I first wrote about To-Ricos Kway Chap back in Nov 2006 when I first started blogging. In those days, I was like a kid in Disneyland, bright eyed and excited about the hundreds of hawker stalls just waiting to be discovered. Picking where to eat was easy. Either go to a famous food centre and try all the recommended stalls there or pick a dish, find the top ten stalls and go try them. I must admit that it is getting more difficult to find new and interesting stalls. I suppose that once you have eaten at the best stalls, it is hard to get excited about those that fall below the gold standard.
To-Ricos is one of these “low hanging fruits” which I wrote about within the first four months of the blog. Ask about the top Kway Chap stalls in Singapore and its name will invariably pop up. For years, I have have wondered how a kway chap stall got the name To-Ricos? Doesn’t seem like a typical hawker name does it? So before I tell you about the stall, let’s just quickly settle this little conundrum.
To-Ricos was named after a Brazilian chicken brand. The owner of the stall was selling fried chicken using the To-Ricos brand and thus named the stall To-Ricos. When he decided to switch from chicken to pork, he did not bother to rename the stall!
Now you know!
I only managed to solve this little mystery when I visited their new branch at Ci Yuan Food Centre which is being run by the three sons. The person heading this branch is 2nd brother Wei Feng who finished his Electrical, Electronic Engineering degree at NTU 2 years ago. He had always had an interest in the food business but was persuaded by his father to pursue his degree first. He always knew he wanted to sell kway chap, so immediately after obtaining his degree, he was back at the stall helping his father. His younger brother also just completed his Information Engineering and Media degree at NTU this year and has join Wei Feng at the stall! So now we are a really rare situation of two NTU alumni running a kway chup stall, which must surely be worth a few paragraphs in someone’s blog!
This is my first visit to Ci Yuan Food Centre which is the first of a new series of hawker centres built by NEA. I thought the new hawker centre was quite well designed. There are several things that I feel are good: 1. The ceiling is quite high and it is well ventilated and the lighting is adequate so it is quite comfortable compared to other hawker centres. 2. The stalls themselves are quite big, about double the size of some other hawker stalls. It is sectioned into a food preparation area behind and serving area in front. Most of the hawkers are quite happy with the space. 3. The stalls are curated so that there is only one of each type of food. So you get quite a good selection. 4. There is centralised clearing and washing of plates. This leaves the hawkers with more time to focus on food prep. 5. There is convenient parking space at the basement.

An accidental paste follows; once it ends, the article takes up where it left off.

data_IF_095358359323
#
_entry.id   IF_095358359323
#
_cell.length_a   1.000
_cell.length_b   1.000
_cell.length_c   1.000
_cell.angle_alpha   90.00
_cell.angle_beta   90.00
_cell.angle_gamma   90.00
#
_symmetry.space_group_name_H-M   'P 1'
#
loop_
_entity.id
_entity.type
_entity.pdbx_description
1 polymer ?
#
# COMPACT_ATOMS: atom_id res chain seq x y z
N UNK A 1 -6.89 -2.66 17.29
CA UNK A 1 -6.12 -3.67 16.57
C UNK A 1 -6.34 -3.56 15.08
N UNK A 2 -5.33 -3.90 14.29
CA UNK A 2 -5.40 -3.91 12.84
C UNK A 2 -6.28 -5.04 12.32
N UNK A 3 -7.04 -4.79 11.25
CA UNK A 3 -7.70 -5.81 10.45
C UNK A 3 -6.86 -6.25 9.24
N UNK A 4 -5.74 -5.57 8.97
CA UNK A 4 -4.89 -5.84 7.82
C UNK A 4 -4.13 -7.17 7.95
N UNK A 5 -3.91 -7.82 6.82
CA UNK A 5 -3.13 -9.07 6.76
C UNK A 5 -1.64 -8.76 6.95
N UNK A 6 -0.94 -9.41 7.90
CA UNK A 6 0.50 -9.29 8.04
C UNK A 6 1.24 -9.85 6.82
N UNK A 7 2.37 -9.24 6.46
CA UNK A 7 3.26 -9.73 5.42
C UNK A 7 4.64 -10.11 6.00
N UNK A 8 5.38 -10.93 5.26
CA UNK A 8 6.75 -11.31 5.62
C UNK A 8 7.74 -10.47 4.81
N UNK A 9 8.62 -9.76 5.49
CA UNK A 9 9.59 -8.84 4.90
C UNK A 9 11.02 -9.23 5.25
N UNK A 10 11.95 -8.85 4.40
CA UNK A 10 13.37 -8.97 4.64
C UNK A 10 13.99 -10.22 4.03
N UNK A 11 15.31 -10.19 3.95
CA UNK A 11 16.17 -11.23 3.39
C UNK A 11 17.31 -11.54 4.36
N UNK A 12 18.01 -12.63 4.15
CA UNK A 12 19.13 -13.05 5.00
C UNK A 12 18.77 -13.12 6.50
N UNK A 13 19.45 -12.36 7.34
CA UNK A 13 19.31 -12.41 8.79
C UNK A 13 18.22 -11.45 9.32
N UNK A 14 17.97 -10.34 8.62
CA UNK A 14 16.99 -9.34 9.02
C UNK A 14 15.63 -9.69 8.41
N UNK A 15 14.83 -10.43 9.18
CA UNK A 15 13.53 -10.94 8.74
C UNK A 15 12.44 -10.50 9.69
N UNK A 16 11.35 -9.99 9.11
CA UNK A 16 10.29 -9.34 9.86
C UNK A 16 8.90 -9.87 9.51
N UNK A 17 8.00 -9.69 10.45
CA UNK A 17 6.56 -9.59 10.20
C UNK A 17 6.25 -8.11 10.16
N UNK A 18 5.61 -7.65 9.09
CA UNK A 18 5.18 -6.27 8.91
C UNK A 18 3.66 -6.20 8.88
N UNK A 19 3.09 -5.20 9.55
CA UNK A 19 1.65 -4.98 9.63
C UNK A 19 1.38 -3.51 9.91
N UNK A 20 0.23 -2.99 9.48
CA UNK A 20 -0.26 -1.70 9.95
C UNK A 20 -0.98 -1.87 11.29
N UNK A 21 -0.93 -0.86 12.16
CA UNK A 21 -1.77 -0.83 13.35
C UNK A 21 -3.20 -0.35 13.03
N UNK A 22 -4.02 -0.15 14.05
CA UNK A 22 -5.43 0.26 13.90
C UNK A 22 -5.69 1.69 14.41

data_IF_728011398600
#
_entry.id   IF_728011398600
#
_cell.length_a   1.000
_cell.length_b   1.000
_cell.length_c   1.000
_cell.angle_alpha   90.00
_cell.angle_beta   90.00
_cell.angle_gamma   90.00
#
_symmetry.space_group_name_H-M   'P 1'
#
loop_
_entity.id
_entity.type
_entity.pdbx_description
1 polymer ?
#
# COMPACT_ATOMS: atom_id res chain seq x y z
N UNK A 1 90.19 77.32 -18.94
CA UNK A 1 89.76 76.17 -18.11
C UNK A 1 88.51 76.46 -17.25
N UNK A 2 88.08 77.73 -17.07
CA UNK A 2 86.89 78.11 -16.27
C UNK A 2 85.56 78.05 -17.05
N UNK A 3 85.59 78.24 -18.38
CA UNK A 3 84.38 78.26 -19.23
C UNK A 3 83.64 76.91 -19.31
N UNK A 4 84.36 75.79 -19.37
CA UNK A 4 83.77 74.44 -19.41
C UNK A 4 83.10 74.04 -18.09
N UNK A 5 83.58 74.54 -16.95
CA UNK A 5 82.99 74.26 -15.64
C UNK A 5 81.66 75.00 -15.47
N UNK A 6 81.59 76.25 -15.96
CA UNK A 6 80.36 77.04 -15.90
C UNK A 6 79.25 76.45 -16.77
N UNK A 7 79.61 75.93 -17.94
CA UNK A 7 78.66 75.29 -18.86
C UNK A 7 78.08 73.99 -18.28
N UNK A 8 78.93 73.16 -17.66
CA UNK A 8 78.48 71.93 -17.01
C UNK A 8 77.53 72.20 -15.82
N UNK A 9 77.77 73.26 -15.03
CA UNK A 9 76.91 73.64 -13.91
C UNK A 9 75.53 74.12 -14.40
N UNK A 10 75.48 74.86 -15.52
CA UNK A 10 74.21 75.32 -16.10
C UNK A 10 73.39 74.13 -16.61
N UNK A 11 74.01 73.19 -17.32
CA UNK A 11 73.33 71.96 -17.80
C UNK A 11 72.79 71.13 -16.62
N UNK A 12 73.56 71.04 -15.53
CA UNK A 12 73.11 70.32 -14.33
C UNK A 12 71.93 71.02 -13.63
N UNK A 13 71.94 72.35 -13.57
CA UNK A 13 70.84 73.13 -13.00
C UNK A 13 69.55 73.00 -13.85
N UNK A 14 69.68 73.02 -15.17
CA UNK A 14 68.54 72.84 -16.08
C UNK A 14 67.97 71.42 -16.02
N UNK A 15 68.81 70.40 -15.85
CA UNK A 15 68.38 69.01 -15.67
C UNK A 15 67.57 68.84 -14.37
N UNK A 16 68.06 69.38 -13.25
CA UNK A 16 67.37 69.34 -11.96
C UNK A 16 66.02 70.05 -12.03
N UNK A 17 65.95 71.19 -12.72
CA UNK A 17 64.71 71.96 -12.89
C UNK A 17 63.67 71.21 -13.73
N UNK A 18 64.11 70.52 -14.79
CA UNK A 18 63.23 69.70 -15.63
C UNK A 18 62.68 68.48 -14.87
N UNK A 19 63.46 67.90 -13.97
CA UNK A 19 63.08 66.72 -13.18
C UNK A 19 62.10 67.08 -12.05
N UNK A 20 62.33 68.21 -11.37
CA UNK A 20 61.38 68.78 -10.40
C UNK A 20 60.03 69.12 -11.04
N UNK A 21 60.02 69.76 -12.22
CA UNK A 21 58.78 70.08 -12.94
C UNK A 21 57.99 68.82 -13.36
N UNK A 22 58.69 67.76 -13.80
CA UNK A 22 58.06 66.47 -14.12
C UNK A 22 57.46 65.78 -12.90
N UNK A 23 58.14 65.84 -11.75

So, the facilities are actually very good. The only problem that the hawkers are facing at the moment is the lack of traffic during the weekdays as there are no office buildings nearby. This new hawker centre is being run as a social enterprise, but the benefits to the hawkers has yet to be felt. Wei Feng, tells me that though the rental is around $1.Xk, by the time they add in all the fees, including the extra $200 charge for the automated money collecting machine, it is still more expensive than his father’s stall at Old Airport Road.
The kway chap is very good. The brothers make a concerted effort in the washing process, so the intestines taste clean without any off putting stench. The kway is nice and smooth. I guess the real question is whether it is as good as the main stall at Old Airport Road? Well, I can’t give an objective answer as I have not eaten at the original stall for a while. My feel is that the new place needs a bit more time for the pots to become seasoned before it develops that bold, rustic flavour of the father’s stall. However, with the smarts, determination and great facilities, there is no reason why this next generation stall can’t surpass that of the old stall. I think right now, the most important ingredient is patience and persistence and for Singaporean foodies to give them a chance to succeed. 4/5